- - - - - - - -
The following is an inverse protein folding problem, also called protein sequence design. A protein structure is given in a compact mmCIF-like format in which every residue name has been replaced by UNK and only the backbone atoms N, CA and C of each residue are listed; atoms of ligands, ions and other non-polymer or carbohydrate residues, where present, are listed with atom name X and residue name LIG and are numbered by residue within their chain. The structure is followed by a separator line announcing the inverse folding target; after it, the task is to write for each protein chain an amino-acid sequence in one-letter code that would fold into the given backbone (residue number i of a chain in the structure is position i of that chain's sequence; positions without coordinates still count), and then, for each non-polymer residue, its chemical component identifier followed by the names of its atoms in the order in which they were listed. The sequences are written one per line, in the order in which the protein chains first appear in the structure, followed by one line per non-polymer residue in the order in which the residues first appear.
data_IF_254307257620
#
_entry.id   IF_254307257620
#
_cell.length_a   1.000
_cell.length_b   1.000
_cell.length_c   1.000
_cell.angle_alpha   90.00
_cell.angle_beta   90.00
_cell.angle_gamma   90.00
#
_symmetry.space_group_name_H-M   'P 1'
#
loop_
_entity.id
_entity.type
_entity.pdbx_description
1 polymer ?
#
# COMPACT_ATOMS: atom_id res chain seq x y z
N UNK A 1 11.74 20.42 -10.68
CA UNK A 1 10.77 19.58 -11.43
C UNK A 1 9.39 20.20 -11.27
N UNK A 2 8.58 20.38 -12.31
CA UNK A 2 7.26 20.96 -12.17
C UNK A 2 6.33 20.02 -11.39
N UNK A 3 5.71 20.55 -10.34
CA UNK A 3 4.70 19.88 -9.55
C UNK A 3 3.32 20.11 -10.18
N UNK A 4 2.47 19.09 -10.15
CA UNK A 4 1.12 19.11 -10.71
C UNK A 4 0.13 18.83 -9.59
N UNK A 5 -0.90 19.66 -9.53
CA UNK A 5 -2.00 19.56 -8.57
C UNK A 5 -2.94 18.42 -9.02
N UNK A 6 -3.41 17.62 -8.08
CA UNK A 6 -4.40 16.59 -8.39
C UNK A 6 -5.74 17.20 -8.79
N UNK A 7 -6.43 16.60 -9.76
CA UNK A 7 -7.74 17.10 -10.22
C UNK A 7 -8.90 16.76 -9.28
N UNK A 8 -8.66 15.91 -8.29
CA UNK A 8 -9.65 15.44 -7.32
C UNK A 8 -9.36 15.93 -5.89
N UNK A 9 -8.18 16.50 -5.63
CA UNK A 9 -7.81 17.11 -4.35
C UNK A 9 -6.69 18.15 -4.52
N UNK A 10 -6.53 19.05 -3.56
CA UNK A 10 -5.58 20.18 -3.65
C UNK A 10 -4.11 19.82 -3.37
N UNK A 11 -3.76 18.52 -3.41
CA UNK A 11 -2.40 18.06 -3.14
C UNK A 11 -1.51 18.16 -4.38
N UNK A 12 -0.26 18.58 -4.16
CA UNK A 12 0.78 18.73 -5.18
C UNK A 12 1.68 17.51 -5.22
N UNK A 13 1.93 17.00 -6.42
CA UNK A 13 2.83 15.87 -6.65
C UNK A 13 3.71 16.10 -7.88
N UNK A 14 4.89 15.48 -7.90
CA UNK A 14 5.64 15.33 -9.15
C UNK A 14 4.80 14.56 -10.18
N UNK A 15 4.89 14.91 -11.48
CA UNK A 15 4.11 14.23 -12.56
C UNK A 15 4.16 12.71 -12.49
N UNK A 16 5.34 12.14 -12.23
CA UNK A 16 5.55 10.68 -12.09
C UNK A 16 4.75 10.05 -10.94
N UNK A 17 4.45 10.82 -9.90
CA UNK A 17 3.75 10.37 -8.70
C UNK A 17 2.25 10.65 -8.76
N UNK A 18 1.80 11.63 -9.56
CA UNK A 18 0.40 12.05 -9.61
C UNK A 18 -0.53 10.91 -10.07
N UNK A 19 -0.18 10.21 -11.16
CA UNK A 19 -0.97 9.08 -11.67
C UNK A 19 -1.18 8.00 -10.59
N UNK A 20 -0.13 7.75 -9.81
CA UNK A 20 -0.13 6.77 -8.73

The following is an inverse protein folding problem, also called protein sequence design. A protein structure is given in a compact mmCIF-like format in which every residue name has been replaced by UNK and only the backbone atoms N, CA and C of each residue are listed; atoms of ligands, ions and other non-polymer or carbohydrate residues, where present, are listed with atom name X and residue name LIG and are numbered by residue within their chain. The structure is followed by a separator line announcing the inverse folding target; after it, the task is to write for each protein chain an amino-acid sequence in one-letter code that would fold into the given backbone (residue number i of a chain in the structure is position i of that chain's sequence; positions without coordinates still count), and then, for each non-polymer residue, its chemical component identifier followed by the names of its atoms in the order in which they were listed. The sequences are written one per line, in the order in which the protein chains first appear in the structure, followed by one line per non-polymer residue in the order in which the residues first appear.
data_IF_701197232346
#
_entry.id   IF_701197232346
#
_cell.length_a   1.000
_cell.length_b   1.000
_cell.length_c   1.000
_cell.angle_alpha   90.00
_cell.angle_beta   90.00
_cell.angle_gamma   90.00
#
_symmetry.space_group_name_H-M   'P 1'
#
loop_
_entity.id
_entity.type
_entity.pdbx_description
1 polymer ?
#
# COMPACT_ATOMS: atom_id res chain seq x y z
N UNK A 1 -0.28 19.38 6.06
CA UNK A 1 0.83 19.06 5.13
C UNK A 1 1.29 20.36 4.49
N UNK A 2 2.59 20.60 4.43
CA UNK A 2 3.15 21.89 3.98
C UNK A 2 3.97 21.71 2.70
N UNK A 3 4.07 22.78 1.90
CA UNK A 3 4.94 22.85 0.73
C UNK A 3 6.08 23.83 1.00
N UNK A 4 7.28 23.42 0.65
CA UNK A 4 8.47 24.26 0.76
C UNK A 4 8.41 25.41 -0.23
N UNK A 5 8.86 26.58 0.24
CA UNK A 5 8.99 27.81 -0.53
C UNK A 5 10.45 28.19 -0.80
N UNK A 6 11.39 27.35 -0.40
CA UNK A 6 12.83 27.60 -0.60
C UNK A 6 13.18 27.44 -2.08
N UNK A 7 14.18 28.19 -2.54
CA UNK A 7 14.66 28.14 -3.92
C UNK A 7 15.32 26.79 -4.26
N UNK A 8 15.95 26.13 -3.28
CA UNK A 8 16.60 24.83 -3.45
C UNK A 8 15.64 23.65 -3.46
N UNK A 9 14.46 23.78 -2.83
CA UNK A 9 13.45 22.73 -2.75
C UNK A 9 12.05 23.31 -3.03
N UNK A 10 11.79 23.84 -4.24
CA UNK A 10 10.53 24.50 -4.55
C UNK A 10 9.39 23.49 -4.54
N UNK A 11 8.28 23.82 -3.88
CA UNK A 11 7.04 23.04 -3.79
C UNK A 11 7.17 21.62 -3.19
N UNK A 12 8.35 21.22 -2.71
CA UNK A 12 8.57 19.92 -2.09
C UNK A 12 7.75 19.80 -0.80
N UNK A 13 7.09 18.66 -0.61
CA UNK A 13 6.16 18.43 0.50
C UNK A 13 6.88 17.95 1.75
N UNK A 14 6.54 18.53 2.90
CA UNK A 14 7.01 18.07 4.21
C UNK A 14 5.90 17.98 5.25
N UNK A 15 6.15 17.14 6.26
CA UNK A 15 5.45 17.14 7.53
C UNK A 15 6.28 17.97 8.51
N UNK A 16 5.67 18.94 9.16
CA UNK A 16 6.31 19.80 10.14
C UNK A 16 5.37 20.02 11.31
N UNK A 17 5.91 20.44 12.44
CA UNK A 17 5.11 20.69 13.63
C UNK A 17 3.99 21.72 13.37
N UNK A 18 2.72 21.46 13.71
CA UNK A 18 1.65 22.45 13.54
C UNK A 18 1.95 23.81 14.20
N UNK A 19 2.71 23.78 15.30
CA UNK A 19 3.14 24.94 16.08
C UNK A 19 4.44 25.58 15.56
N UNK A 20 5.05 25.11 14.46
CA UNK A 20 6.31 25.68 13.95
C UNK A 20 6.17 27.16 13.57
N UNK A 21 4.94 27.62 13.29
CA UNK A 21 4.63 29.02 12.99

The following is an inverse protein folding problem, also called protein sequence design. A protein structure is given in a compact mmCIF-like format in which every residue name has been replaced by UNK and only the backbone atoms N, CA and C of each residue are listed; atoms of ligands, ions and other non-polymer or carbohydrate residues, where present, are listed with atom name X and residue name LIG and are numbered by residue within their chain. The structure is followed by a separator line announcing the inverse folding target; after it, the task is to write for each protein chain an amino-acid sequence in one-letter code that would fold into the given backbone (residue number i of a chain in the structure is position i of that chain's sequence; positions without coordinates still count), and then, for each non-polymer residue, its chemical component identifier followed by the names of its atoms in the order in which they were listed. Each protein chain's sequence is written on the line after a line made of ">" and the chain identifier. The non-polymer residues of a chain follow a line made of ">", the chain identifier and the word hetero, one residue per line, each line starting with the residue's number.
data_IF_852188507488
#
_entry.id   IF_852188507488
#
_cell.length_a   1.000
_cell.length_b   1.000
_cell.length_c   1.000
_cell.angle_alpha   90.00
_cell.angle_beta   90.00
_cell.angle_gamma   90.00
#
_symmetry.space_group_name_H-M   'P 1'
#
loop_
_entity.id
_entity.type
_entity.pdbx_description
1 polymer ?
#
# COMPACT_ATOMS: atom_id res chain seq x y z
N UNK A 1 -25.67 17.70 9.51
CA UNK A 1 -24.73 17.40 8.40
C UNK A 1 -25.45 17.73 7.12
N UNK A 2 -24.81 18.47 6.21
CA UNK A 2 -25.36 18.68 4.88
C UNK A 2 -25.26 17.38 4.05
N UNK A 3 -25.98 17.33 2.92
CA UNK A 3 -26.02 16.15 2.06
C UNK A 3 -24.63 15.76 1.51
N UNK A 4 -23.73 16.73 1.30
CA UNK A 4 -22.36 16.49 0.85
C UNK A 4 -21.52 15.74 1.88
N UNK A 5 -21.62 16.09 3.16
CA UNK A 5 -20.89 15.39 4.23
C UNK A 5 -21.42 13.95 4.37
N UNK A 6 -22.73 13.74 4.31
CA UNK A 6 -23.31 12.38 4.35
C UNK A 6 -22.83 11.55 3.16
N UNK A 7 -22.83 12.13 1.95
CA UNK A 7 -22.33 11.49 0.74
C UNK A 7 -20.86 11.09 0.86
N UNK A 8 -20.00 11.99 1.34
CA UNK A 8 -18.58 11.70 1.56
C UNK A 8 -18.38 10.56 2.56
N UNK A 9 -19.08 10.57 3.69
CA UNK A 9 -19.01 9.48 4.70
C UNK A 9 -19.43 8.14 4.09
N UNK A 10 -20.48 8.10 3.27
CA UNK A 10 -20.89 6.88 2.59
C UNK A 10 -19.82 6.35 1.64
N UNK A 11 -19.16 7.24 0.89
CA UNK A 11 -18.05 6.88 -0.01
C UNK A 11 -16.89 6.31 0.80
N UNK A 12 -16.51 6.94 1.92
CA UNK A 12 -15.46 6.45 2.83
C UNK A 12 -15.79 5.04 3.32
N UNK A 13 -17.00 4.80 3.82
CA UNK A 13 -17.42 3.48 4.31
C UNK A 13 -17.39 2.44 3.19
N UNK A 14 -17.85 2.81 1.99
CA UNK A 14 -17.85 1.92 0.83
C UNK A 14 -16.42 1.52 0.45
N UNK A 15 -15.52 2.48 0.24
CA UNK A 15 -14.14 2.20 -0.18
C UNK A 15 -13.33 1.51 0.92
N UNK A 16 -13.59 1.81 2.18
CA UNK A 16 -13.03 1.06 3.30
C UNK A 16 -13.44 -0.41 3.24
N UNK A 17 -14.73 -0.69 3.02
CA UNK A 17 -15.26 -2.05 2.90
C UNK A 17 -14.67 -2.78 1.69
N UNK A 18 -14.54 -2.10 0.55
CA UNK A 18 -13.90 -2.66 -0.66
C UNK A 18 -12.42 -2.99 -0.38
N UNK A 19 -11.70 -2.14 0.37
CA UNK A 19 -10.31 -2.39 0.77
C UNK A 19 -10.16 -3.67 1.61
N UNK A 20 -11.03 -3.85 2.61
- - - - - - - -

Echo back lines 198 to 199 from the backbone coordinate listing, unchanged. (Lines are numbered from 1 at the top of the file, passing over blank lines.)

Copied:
CA UNK A 5 -20.89 15.39 4.23
C UNK A 5 -21.42 13.95 4.37